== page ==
When the European Union voted to put up a $1 trillion fund to bail out indebted countries in the Eurozone, it implicitly rejected the alternative, which was to purchase the Greek debt outright, making it an obligation of the EU as a whole and no longer just a Greek affair.
By opting for the bailout, the European Union has taken a middle course between full debt assumption and abandonment that won't work. The markets will keep pressing until the EU throws in the towel and buys up all the outstanding Greek debt. Shortly thereafter, it will have to do the same thing for Portugal and perhaps for Italy and Spain.
Greece owes $400 billion. Portugal owes $175 billion. And, over the horizon lies Italy, which owes $2 trillion, and Spain is on the hook for $819 billion. Against these numbers, a $1 trillion fund doesn't inspire a whole lot of confidence.
Spain has kept its debt level low, 60 percent of gross domestic product, thanks to the fiscal responsibility of the regime of President Aznar. But Italy has had no such prudence and now owes 115 percent of its GDP in debt, a percentage only slightly less than in Greece.
This run on the Club Med countries will continue, and the $1 trillion fund will not be enough to stop it.
The key question is how will Germany respond? Ever since the 1920s and 1930s, Germans have had a national consensus that unemployment is tolerable but that inflation is not. Having seen Adolf Hitler take power in the wake of the inflation of the Weimar Republic, Berlin does not look kindly on inflation. But an aggressive German effort to save Greece -- and certainly one to save Italy -- would run afoul of this long-held belief and would undermine confidence in Germany's ability to pay its debts.
Berlin is caught between a rock and a hard place. If it props up Greece, it undermines confidence in German solvency. If it doesn't, it undermines it in the Euro. Either path will lead to inflation.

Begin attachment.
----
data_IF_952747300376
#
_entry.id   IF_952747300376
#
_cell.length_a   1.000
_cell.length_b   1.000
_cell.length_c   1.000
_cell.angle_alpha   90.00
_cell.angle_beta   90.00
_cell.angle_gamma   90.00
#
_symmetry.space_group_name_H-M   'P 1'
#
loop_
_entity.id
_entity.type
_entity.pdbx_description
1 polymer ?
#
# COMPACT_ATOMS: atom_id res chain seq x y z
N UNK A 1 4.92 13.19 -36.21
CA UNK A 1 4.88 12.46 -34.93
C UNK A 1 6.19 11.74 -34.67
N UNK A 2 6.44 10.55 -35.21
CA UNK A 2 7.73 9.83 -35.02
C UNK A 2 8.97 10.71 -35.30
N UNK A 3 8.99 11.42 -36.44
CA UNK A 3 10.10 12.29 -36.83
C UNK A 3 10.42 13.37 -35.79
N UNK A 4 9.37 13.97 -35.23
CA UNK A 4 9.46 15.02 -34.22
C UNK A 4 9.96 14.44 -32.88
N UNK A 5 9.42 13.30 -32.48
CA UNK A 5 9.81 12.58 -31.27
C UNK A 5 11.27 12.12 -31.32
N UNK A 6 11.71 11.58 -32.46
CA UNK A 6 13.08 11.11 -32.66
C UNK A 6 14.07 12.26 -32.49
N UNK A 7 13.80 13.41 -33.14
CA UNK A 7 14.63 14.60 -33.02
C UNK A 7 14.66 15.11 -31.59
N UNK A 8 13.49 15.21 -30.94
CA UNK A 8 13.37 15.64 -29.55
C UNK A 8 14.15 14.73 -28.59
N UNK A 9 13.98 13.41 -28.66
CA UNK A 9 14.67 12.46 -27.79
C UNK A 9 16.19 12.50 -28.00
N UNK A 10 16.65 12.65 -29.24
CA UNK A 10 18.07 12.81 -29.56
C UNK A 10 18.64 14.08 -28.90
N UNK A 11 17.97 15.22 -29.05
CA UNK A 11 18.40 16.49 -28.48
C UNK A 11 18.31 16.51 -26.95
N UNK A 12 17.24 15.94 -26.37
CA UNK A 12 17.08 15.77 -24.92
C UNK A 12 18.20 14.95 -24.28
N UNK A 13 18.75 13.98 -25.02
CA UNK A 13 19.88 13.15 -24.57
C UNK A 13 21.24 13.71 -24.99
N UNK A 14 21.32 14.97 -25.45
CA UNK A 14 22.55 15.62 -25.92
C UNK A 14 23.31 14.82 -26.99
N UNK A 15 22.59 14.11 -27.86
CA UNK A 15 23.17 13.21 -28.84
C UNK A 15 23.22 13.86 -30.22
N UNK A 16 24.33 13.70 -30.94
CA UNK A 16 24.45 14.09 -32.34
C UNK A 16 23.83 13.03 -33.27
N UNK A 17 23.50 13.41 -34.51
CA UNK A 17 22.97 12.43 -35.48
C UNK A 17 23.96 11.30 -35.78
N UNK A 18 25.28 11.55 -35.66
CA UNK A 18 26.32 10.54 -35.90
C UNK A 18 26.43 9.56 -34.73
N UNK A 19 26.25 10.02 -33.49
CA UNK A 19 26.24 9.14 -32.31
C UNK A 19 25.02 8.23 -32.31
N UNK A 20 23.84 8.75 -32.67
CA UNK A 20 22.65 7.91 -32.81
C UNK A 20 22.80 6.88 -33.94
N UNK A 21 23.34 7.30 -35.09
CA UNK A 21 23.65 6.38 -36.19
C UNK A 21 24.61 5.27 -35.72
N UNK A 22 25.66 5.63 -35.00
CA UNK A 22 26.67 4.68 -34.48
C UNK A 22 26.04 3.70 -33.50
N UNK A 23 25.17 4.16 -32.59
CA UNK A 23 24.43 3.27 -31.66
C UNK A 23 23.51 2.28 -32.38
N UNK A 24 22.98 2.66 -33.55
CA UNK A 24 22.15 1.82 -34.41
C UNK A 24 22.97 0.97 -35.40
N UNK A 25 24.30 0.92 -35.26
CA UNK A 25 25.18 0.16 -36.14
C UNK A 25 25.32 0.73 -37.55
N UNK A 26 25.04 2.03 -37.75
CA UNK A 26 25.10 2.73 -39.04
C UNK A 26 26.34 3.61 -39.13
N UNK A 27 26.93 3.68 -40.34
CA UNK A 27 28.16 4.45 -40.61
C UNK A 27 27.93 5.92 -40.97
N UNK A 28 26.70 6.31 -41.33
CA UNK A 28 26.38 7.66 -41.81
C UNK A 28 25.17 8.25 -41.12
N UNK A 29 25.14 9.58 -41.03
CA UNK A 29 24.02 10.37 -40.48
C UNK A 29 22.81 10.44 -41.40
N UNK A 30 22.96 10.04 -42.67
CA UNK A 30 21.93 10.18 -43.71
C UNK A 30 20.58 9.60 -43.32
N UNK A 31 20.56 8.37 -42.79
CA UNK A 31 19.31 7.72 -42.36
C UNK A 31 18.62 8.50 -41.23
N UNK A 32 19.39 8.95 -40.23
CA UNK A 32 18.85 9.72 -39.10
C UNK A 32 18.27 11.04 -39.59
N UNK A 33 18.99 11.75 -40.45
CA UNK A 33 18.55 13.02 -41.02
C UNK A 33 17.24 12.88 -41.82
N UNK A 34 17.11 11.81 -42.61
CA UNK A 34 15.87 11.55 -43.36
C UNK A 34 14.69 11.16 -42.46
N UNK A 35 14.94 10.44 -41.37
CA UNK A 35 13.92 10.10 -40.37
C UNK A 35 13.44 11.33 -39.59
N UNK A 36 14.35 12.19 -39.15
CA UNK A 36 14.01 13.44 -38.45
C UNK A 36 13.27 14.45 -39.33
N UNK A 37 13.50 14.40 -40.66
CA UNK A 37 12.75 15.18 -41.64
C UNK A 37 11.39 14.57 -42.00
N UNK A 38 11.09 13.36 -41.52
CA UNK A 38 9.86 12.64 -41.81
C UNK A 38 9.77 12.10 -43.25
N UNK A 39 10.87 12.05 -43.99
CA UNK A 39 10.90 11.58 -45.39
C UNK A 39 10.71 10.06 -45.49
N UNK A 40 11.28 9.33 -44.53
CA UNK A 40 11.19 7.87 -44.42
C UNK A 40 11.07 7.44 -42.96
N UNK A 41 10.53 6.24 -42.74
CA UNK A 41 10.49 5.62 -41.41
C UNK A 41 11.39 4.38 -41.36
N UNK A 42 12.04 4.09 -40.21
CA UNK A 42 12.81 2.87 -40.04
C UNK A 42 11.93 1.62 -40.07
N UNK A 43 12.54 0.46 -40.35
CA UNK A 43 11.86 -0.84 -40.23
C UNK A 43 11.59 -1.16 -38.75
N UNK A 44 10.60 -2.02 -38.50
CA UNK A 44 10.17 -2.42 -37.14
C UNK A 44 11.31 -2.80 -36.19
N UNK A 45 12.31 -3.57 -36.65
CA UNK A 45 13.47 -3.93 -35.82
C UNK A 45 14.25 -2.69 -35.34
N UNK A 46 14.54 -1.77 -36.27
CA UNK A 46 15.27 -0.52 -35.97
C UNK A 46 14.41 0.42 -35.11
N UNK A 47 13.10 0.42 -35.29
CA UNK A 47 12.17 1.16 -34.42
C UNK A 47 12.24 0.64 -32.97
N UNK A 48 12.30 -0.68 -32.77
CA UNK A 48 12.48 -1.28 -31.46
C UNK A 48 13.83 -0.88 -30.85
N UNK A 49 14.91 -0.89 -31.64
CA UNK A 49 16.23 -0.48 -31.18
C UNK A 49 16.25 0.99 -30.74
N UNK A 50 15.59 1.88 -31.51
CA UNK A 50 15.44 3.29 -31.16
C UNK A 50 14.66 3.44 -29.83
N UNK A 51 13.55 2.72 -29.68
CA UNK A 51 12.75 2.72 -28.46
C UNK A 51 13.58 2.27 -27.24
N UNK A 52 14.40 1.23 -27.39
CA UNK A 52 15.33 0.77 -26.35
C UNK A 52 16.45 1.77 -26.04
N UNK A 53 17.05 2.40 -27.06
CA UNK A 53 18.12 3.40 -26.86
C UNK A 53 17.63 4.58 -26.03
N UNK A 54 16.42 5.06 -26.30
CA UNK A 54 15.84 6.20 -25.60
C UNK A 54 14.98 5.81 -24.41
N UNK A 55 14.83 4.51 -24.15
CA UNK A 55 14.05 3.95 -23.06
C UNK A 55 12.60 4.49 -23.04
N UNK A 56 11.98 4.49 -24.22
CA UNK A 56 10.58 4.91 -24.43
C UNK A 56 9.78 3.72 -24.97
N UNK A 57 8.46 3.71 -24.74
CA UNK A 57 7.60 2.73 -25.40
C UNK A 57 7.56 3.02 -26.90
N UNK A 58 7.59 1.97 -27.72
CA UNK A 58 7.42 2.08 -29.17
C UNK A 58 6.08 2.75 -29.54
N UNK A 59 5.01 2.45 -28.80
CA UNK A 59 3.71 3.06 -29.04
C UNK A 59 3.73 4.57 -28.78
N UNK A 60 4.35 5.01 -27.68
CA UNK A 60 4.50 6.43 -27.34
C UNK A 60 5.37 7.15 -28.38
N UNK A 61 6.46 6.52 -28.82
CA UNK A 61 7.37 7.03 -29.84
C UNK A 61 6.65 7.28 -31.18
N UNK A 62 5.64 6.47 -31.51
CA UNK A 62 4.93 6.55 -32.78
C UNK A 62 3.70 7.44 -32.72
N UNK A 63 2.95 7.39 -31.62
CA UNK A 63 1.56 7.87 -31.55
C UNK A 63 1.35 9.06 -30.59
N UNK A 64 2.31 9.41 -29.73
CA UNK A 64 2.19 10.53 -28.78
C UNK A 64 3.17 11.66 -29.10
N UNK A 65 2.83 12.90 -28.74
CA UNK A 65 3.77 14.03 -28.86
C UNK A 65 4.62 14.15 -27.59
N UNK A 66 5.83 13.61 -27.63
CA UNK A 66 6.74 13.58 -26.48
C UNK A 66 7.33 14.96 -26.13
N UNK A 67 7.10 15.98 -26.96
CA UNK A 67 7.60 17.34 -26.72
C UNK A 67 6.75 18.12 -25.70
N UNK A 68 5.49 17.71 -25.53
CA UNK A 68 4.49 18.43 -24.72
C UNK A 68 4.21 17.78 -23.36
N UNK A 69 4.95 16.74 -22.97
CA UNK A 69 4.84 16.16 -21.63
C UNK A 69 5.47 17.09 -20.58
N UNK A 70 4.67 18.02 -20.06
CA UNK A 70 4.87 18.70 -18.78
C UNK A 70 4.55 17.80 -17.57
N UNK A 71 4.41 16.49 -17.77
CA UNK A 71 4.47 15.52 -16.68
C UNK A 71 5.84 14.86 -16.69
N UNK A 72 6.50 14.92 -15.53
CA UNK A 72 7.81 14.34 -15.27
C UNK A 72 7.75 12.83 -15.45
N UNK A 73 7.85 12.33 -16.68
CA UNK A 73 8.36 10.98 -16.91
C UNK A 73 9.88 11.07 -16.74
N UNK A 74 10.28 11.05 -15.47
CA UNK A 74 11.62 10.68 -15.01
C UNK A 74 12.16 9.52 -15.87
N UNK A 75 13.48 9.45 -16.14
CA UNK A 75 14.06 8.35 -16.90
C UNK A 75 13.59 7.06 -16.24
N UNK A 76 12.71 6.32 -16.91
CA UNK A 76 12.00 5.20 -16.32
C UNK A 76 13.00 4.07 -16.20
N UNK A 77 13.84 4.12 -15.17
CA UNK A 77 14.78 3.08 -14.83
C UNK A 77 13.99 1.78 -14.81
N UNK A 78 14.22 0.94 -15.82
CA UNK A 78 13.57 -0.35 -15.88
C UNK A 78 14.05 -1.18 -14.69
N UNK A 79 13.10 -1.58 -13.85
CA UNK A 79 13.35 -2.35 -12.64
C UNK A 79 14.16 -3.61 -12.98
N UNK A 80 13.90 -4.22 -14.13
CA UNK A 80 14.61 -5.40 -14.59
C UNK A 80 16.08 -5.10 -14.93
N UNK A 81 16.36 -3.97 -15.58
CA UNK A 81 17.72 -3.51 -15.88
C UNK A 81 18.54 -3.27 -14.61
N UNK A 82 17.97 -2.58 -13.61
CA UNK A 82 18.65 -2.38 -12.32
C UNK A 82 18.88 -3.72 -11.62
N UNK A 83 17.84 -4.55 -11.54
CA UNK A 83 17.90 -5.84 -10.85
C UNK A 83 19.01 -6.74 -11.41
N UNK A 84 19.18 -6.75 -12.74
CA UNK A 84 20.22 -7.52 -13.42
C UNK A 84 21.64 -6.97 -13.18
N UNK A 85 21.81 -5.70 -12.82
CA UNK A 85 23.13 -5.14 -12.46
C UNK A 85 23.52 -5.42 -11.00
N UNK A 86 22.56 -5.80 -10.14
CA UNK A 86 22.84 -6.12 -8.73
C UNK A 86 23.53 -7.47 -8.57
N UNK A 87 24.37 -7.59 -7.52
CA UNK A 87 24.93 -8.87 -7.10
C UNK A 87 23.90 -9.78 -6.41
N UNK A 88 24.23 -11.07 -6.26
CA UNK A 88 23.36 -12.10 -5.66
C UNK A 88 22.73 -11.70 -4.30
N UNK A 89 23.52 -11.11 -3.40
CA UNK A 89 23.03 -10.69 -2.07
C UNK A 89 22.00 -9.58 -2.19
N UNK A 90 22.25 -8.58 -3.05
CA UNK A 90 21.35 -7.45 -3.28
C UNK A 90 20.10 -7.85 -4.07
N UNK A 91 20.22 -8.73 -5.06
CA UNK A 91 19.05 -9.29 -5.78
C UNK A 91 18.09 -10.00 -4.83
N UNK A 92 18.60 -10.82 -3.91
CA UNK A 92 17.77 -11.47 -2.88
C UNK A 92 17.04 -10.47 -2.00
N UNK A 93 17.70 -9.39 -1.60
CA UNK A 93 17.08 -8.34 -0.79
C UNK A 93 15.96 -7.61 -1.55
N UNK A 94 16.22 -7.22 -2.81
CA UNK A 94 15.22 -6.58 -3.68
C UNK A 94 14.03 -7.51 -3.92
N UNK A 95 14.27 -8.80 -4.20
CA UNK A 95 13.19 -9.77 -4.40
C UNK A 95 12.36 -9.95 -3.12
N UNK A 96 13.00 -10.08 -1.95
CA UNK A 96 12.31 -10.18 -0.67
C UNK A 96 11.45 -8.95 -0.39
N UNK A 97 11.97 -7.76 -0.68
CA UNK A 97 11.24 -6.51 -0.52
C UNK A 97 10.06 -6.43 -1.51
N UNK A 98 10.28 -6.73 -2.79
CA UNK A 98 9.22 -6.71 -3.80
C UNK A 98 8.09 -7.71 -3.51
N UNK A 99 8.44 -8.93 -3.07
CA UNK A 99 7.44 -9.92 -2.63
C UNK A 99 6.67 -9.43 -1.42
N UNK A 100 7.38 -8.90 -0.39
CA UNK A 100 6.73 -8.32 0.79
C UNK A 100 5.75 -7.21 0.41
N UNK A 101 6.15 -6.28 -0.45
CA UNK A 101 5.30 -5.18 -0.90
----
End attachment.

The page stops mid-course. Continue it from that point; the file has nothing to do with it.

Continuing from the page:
Already, Germany's debt to GDP ratio is 77 percent (not quite Italy's 115 percent or Greece's 125 percent, but getting up there). Last week, the cost of insuring $10 million of German government debt against default for five years rose to $47,000, as opposed to only $35,000 at the start of April. These insecurities are certain to rise the closer Germany gets to assuming Greece's debt.
But if a Eurozone nation is allowed to default, inflation will certainly come as faith in the Euro falls.
The meaning for the United States, immediately, is that the export-driven recovery, stoked by improvements in Europe, is likely to fade and the dollar will strengthen, making U.S. exports less competitive.
But the longer-term meaning is much more serious. Investors have gone from being nervous about small banks (the savings-and-loan crisis of the '80s) to being nervous about big banks to being nervous about non-bank financial institutions to being nervous about small countries.
The next steps are obvious. The worry will spread to medium-sized countries like Italy and Britain, and then to the biggest of all: the United States.
Obama has left us vulnerable to these concerns with his huge and unnecessary budget deficit. With our debt now exceeding 80 percent of our GDP (it was 60 percent when Obama took office), we are hostage to speculators and nervous investors. In 2011, we may well experience the same kind of international jitters that now bedevil Greece and find our hand forced by an international consensus, just as Athens' has been.
When Republicans stand against tax increases in 2011 and Democrats block spending cuts, the positions of both political parties may be irrelevant. Obama has so compromised our financial independence that the bond market may make the decision for us and jam both down our throats. Today, Athens. Tomorrow, Washington.
The Obama deficit is a gift that keeps on giving!
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